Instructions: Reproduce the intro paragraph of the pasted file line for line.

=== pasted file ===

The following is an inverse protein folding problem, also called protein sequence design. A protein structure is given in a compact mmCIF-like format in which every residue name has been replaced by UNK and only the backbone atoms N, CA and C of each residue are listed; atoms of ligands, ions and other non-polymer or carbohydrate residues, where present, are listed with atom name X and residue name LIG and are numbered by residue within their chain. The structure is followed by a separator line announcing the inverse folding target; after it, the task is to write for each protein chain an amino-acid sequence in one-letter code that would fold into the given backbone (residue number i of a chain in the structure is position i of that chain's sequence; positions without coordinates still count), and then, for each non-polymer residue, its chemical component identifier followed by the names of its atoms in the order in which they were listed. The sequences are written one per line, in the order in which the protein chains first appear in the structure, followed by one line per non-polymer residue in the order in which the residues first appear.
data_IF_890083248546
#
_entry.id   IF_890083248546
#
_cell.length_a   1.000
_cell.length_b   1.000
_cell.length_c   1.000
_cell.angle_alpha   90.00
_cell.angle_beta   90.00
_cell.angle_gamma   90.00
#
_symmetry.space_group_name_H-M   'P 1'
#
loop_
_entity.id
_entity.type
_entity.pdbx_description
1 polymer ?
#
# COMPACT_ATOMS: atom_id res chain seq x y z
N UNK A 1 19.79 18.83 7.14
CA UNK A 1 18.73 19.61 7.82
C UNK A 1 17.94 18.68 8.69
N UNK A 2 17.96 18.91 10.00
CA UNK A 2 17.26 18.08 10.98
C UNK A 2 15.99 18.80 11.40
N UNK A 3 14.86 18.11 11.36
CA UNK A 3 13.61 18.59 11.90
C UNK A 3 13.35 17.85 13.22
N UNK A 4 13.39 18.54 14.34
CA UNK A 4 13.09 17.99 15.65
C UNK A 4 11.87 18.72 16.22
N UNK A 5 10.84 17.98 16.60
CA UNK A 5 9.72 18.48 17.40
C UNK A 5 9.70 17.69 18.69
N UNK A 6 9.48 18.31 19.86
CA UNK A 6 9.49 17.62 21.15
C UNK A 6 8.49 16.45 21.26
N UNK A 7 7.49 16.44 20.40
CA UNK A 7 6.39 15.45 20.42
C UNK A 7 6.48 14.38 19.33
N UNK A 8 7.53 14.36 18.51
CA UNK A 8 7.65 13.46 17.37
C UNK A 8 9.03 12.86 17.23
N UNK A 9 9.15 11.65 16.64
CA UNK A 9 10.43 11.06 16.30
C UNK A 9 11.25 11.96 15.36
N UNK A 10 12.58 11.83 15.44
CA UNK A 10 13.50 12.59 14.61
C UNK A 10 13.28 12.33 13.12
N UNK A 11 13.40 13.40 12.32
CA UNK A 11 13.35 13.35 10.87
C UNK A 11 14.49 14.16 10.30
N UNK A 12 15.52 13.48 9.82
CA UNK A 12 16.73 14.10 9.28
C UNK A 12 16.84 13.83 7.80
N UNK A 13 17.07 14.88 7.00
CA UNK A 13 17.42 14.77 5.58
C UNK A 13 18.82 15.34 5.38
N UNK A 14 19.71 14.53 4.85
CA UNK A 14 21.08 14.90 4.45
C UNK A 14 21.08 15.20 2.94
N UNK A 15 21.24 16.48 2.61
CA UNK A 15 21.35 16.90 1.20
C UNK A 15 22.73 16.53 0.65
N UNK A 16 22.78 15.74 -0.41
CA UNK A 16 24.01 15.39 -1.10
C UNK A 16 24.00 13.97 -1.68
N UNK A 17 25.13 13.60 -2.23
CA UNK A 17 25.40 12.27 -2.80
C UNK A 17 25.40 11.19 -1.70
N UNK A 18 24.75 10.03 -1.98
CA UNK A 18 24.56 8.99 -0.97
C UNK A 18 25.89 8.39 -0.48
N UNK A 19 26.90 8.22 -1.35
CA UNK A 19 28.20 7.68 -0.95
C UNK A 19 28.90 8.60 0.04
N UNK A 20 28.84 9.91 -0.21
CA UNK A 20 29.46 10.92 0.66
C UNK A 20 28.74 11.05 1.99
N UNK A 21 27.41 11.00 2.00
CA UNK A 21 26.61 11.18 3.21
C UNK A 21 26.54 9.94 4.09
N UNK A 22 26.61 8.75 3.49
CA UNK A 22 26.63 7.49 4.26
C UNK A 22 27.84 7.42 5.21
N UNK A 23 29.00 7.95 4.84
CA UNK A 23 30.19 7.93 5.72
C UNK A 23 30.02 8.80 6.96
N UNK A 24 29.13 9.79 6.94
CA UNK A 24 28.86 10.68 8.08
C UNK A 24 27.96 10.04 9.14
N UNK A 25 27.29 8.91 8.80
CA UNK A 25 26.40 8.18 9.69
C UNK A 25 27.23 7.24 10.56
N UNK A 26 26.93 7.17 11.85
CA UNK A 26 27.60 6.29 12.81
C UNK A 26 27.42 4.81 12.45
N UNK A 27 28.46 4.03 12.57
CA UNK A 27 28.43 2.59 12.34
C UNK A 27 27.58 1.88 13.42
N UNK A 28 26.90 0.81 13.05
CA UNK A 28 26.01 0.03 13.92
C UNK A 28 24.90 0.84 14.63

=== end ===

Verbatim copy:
The following is an inverse protein folding problem, also called protein sequence design. A protein structure is given in a compact mmCIF-like format in which every residue name has been replaced by UNK and only the backbone atoms N, CA and C of each residue are listed; atoms of ligands, ions and other non-polymer or carbohydrate residues, where present, are listed with atom name X and residue name LIG and are numbered by residue within their chain. The structure is followed by a separator line announcing the inverse folding target; after it, the task is to write for each protein chain an amino-acid sequence in one-letter code that would fold into the given backbone (residue number i of a chain in the structure is position i of that chain's sequence; positions without coordinates still count), and then, for each non-polymer residue, its chemical component identifier followed by the names of its atoms in the order in which they were listed. The sequences are written one per line, in the order in which the protein chains first appear in the structure, followed by one line per non-polymer residue in the order in which the residues first appear.